New step for development of materials to remove lead stabilizers from End-of-Life Polyvinylchloride (PVC)

Researchers from the Institute of Molecular Science (ICMol) of the University of Valencia (UVEG) are taking part in REMADYL, a Horizon 2020 European Project consisting in developing scavenger materials for the removal of lead stabilizers from ‘old PVC’, that is, at the end of their useful life and use later lead in the manufacture of batteries. The work is part of the European line of transition towards a green economy and society through ecological innovation.

‘Old’ PVC added with inherited hazardous substances (LS) constitutes most of the current post-consumer waste of hard PVC – window frames, pipes, for example- and soft PVC -floors or cables-, among others. The presence of LS (low molecular weight phthalate plasticizers and stabilizers based on heavy metals) is a persistent barrier to PVC recycling, as there are currently no economically viable solutions for its disposal.

The research team is developing an innovative one-step continuous process based on extractive extrusion technology in combination with new solvents and melt filtration, which has the potential to rejuvenate old PVC into high-performance PVC purity at a competitive cost in the market.

Firstly, the UVEG successfully developed a lab scale synthesis to obtain a precursor material for support the species directly responsible for the scavenger of the lead, based on called Layered Double Hydroxides (LDH). This precursor material consists of layers of divalent and trivalent metal cations with an interlayer space that can be occupied by different size anions.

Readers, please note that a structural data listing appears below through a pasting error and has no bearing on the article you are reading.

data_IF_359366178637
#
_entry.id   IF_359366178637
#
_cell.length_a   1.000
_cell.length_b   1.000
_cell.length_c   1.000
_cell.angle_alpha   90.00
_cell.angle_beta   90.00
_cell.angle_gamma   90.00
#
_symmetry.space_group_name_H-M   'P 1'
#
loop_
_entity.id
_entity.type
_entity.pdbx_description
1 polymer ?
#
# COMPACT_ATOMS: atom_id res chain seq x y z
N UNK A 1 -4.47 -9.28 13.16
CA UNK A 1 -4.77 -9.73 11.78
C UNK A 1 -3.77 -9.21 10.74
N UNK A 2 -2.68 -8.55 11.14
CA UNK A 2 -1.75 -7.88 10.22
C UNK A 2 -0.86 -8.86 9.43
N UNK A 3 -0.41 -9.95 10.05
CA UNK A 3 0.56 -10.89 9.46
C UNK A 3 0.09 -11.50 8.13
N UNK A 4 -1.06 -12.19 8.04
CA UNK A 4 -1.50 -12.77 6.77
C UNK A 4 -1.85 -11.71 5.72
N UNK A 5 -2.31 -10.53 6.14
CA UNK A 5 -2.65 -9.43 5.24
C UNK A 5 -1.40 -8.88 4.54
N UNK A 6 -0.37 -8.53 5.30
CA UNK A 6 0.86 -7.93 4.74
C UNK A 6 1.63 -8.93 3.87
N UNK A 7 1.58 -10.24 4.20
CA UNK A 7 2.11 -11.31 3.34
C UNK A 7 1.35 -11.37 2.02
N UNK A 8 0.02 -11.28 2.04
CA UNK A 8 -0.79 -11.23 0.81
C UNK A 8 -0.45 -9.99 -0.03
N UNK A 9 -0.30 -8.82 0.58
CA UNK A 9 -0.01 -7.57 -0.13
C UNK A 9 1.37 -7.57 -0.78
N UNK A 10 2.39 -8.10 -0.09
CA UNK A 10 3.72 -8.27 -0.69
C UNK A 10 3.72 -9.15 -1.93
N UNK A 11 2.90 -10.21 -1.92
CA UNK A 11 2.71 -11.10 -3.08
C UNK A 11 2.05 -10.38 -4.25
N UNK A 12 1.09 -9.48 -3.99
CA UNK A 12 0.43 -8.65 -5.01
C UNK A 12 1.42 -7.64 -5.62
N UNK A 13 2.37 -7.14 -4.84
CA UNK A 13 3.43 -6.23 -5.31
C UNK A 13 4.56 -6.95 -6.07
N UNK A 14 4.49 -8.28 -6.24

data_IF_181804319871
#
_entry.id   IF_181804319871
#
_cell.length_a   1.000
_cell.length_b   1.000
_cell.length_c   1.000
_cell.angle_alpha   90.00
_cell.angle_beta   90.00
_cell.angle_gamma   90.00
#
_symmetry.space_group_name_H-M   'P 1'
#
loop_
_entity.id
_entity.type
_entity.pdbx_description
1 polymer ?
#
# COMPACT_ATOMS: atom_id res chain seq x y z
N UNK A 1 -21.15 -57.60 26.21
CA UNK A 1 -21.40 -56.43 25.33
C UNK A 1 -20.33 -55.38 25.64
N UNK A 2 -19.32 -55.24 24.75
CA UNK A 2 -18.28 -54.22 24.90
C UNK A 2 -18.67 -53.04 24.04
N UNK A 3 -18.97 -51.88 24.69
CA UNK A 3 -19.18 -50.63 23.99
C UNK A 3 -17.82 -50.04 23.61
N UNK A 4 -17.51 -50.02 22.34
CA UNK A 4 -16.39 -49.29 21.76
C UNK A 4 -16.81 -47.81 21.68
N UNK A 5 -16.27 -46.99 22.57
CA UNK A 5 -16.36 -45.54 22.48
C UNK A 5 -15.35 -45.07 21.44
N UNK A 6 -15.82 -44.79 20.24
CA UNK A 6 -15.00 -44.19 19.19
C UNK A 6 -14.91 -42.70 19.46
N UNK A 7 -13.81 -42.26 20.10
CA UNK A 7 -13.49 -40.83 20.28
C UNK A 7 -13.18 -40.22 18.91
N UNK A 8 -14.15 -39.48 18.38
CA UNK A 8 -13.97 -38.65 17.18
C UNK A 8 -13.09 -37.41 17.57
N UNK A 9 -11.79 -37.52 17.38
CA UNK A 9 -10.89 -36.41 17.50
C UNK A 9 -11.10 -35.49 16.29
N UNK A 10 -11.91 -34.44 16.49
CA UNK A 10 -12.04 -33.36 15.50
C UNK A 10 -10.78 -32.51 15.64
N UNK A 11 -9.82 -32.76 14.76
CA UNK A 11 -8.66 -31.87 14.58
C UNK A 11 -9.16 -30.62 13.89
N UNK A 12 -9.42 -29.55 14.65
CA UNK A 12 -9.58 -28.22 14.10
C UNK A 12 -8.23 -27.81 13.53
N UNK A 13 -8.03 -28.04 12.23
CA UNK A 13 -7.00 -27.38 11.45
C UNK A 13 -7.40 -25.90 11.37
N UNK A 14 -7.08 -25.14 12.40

In a second phase, the researchers from the University of Valencia have successfully optimized a semi-pilot synthesis to obtain the LDH precursor material at a larger scale. Recently the team has developed at lab scale the process for the synthesis of MoS4-LDH, whose synthesized particles will be later mixed with the PVC and subsequently, together with the adsorbed lead, recovered by filtering.

The project will facilitate the recycling of PVC for window profiles and waterproofing sheets. The extracted phthalate plasticizers will be disposed of safely, with energy recovery, and the lead will be reused in batteries.

REMADYL, carried out by a consortium of 15 European partners, including 9 companies, aims to contribute to fitting PVC into the Circular Economy and meet the resource efficiency targets for Europe, as recovered PVC will reduce incineration and landfills.

The University of Valencia team is made up of researchers Carlos Martí-Gastaldo, Carmen Fernández Conde and the PI of the project, Antonio L. Ribera Hermano. The project is managed by the Executive Agency for Small and Medium-sized Enterprises (EISMEA) of the European Commission.

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